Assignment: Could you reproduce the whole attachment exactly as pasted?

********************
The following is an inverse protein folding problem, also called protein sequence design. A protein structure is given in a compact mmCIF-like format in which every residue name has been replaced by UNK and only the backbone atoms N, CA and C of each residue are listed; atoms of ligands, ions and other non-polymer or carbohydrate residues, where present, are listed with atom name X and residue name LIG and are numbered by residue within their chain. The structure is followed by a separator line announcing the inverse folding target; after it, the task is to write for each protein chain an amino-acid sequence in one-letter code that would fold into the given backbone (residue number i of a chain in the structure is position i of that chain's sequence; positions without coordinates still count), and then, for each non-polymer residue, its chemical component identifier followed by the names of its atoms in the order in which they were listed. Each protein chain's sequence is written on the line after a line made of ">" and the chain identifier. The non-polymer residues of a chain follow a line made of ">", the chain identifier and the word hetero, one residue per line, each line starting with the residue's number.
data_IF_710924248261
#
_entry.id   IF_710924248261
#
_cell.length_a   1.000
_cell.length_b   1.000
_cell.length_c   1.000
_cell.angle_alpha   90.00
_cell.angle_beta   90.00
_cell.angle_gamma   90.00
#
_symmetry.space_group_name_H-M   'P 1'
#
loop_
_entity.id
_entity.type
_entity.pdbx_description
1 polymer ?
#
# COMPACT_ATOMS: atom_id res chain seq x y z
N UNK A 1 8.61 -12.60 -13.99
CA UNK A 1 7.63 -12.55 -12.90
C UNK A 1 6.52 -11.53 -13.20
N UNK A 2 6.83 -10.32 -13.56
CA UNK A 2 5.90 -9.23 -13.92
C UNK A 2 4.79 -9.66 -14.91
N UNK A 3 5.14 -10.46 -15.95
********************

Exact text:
The following is an inverse protein folding problem, also called protein sequence design. A protein structure is given in a compact mmCIF-like format in which every residue name has been replaced by UNK and only the backbone atoms N, CA and C of each residue are listed; atoms of ligands, ions and other non-polymer or carbohydrate residues, where present, are listed with atom name X and residue name LIG and are numbered by residue within their chain. The structure is followed by a separator line announcing the inverse folding target; after it, the task is to write for each protein chain an amino-acid sequence in one-letter code that would fold into the given backbone (residue number i of a chain in the structure is position i of that chain's sequence; positions without coordinates still count), and then, for each non-polymer residue, its chemical component identifier followed by the names of its atoms in the order in which they were listed. Each protein chain's sequence is written on the line after a line made of ">" and the chain identifier. The non-polymer residues of a chain follow a line made of ">", the chain identifier and the word hetero, one residue per line, each line starting with the residue's number.
data_IF_710924248261
#
_entry.id   IF_710924248261
#
_cell.length_a   1.000
_cell.length_b   1.000
_cell.length_c   1.000
_cell.angle_alpha   90.00
_cell.angle_beta   90.00
_cell.angle_gamma   90.00
#
_symmetry.space_group_name_H-M   'P 1'
#
loop_
_entity.id
_entity.type
_entity.pdbx_description
1 polymer ?
#
# COMPACT_ATOMS: atom_id res chain seq x y z
N UNK A 1 8.61 -12.60 -13.99
CA UNK A 1 7.63 -12.55 -12.90
C UNK A 1 6.52 -11.53 -13.20
N UNK A 2 6.83 -10.32 -13.56
CA UNK A 2 5.90 -9.23 -13.92
C UNK A 2 4.79 -9.66 -14.91
N UNK A 3 5.14 -10.46 -15.95